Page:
Publication Date


Date of Final Oral Examination (Defense)


Type of Culminating Activity


Degree Title

Doctor of Philosophy in Geophysics



Major Advisor

H.P. Marshall, Ph.D.


Ellyn Enderlin, Ph.D.


Grady Wright, Ph.D.


Elias Deeb, Ph.D.


Estimating snow mechanical properties – such as elastic modulus, stiffness, and strength – is important for understanding how effectively a vehicle can travel over snow-covered terrain. Vehicle instrumentation data and observations of the snowpack are valuable for improving the estimates of winter vehicle performance. Combining in-situ and remotely-sensed snow observations, driver input, and vehicle performance sensors requires several techniques of data integration. I explored correlations between measurements spanning from millimeter to meter scales, beginning with the SnowMicroPenetrometer (SMP) and instruments applied to snow that were designed for measuring the load bearing capacity and the compressive and shear strengths of roads and soils. The spatial distribution of snow’s mechanical properties is still largely unknown. From this initial work, I determined that snow density remains a useful proxy for snowpack strength. To measure snow density, I applied multi-sensor electromagnetic methods. Using spatially distributed snowpack, terrain, and vegetation information developed in the subsequent chapters, I developed an over-snow vehicle performance model. To measure the vehicle performance, I joined driver and vehicle data in the coined Normalized Difference Mobility Index (NDMI). Then, I applied regression methods to distribute NDMI from spatial snow, terrain, and vegetation properties. Mobility prediction is useful for the strategic advancement of warfighting in cold regions.

The security of water resources is climatologically inequitable and water stress causes international conflict. Water resources derived from snow are essential for modern societies in climates where snow is the predominant source of precipitation, such as the western United States. Snow water equivalent (SWE) is a critical parameter for yearly water supply forecasting and can be calculated by multiplying the snow depth by the snow density. In this work, I combined high-spatial resolution light detection and ranging (LiDAR) measured snow depths with ground-penetrating radar (GPR) measurements of two-way travel-time (TWT) to solve for snow density. Then using LiDAR derived terrain and vegetation features as predictors in a multiple linear regression, the density observations are distributed across the SnowEx 2020 study area at Grand Mesa, Colorado. The modeled density resolved detailed patterns that agree with the known interactions of snow with wind, terrain, and vegetation. The integration of radar and LiDAR sensors shows promise as a technique for estimating SWE across entire river basins and evaluating observational- or physics-based snow-density models. Accurate estimation of SWE is a means of water security.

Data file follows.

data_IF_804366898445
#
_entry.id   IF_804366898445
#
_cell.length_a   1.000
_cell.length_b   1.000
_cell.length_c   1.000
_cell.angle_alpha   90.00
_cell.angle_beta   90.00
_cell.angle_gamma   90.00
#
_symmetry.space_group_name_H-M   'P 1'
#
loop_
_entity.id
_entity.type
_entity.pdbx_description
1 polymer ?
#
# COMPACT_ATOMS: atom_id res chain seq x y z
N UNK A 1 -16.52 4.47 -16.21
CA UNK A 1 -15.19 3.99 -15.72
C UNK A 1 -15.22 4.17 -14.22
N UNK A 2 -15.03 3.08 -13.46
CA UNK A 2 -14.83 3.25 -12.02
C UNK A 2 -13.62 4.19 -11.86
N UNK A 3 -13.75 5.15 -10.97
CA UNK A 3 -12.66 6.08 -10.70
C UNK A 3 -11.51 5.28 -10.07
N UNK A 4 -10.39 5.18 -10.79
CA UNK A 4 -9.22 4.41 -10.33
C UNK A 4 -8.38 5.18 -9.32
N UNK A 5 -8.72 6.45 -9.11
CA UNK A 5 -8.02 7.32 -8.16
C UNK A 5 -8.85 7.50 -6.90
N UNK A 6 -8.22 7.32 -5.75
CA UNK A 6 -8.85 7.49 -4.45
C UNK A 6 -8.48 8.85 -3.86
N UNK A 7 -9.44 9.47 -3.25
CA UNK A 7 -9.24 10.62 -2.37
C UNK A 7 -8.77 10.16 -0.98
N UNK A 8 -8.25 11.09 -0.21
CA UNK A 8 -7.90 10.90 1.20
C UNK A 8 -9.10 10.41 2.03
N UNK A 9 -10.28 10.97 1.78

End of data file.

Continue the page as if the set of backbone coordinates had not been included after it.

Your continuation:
In our changing climate, snow and ice mass are being permanently lost from the cryosphere. Mass balance is an indicator of the (in)stability of glaciers and ice sheets. Surface mass balance (SMB) may be estimated by multiplying the thickness of any annual snowpack layer by its density. Though, unlike applications in seasonal snowpack, the ages of annual firn layers are unknown. To estimate SMB, I modeled the firn depth, density, and age using empirical and numerical approaches. The annual SMB history shows cyclical patterns representing the combination of atmospheric, oceanic, and anthropogenic climate forcing, which may serve as evaluation or assimilation data in climate model retrievals of SMB.

The advancements made using the SMP, multi-channel GPR arrays, and airborne LiDAR and radar within this dissertation have made it possible to spatially estimate the snow depth, density, and water equivalent in seasonal snow, glaciers, and ice sheets. Open access, process automation, repeatability, and accuracy were key design parameters of the analyses and algorithms developed within this work. The many different campaigns, objectives, and outcomes composing this research documented the successes and limitations of multi-sensor estimation techniques for a broad range of cryosphere applications.


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